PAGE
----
What started out as a competition, pitching our curatorial ideas for #SGFASHIONNOW organised by the Asian Civilisations Museum (ACM) to a diverse panel of judges representing the fashion industry, turned into a huge opportunity that we would never have expected – a highly talked-about exhibition amongst Singapore’s fashion media and practitioners.
#SGFASHIONNOW was conceived as ACM’s first display on local contemporary fashion. As such, the design brief given to us BA(Hons) Fashion Media & Industries students at LASALLE sought to encourage new ways of thinking about Singapore fashion today, especially in the larger context of Asian fashion. Exhibiting a total of eight selected designers who either practice in Singapore or are Singaporeans based abroad with a distinctive style, #SGFASHIONNOW explores designs and approaches that reflect today's Singapore fashion and Asian heritage.
When we think about fashion and what defines our local identity in multicultural Singapore, the first line of thought is whether we have a national attire or a particular look that represents the country. In search of an answer, my team turned our attention to a tangible aspect of fashion — the craft of making clothes. We see craft as a crucial trait in today’s fast-paced and globalised world where artisans' craftsmanship is increasingly being overshadowed by fast fashion. Additionally, the significance of craft in shaping fashion designs, silhouettes, and wearers' identities concurrently align with a core theme at ACM. Hence, we hope to utilise this platform to shine a light on the highly valuable and diverse modes of craftsmanship practiced by Singapore fashion designers, running the gamut from tailoring and embroidery to laser-cutting and 3-D printing.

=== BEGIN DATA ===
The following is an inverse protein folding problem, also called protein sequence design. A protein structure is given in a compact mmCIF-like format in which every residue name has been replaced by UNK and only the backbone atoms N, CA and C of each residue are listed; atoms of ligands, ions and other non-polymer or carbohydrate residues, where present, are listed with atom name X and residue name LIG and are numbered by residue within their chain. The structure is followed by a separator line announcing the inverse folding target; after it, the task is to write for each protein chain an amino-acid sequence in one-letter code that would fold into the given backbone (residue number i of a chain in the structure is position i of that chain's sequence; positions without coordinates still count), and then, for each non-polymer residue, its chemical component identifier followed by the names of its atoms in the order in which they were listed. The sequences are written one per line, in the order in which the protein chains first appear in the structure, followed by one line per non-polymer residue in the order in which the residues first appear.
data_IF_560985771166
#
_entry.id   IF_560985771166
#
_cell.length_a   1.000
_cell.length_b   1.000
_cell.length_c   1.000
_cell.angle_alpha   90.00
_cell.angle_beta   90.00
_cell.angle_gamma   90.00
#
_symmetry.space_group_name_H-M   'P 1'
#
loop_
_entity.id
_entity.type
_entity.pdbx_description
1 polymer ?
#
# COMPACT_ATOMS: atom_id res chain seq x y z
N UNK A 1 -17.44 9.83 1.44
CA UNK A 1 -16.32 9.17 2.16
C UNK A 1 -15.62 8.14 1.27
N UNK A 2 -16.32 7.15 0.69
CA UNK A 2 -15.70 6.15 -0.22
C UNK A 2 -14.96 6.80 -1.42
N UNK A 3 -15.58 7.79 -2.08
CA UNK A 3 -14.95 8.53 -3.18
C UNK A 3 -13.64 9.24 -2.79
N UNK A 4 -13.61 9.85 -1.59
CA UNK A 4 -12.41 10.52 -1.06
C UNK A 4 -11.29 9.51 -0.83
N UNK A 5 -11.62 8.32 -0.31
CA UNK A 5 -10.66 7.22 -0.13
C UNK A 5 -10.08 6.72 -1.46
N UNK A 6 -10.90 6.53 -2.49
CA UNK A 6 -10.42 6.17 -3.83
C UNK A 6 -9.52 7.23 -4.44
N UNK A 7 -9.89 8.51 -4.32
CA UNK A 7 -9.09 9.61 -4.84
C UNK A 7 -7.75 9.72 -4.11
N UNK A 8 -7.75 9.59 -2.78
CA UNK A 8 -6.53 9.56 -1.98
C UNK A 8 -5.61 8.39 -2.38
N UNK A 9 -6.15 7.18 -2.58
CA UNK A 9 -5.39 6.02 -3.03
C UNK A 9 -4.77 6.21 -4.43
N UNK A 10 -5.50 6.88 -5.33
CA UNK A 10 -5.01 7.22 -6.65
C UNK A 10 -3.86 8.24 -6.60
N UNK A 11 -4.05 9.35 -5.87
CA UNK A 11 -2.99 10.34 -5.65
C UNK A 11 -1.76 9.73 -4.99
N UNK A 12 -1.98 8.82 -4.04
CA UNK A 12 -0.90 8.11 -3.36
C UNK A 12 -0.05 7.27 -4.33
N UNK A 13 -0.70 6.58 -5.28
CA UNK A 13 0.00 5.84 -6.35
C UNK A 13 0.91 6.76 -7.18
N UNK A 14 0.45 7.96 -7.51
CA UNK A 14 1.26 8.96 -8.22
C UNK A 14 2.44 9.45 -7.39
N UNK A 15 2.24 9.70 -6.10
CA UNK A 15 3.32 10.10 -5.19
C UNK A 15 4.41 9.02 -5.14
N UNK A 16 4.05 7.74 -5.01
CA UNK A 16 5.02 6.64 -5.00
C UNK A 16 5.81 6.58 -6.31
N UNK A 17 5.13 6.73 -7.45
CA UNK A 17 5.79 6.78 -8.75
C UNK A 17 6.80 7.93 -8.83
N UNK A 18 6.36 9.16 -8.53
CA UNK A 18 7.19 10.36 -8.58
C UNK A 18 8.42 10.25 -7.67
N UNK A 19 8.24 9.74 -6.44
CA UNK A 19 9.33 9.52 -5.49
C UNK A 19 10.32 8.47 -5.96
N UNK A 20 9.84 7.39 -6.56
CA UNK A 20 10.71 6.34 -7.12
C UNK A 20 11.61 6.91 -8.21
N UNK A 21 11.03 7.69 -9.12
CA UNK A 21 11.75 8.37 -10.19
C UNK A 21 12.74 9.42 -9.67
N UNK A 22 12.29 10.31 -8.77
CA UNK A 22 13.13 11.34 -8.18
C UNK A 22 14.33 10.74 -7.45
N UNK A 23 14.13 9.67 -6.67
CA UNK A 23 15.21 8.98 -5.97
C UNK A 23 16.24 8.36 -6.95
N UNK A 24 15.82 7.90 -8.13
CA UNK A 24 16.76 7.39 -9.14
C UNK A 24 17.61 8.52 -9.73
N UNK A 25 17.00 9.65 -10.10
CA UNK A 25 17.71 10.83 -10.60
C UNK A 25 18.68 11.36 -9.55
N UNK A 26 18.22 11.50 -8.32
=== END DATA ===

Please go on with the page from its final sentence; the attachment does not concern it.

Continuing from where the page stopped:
Through conversations with designers, we dove into their processes and memories to discover what informs their practices. Some prompting questions when deciding on designers to feature included, “does this active label (based in Singapore or Singaporean abroad) have a distinctive and original style?”, “who wear(s)/wore the label/piece, when and why?”, and “does the piece reflect a significant moment in time?”.
Among the list of eight exhibiting works, four designers were pre-selected by the team at ACM. The challenge we faced while shortlisting the other four designers was the consistently common trait of the traditional cheongsam element across most of the designers. Given the unique multicultural aspect of Singapore, we felt the need to showcase the diversity of culture prevalent in our community yet fulfill the requirement of featuring craftsmanship as a key factor in their line of work. After deep research, we came across the designer Kavita Thulasidas. She is the owner and designer of Stylemart, started in the 1950s as a tailoring business for officers during the British colonial era. Stylemart is now a fashion business that has passed down three generations and have become predominantly known for their Indian-fusion-wear that offers customisation. We were strongly inclined to feature her work at the exhibition as it presents the passing down of craft through generations and the intricacy of the handicraft in every garment produced.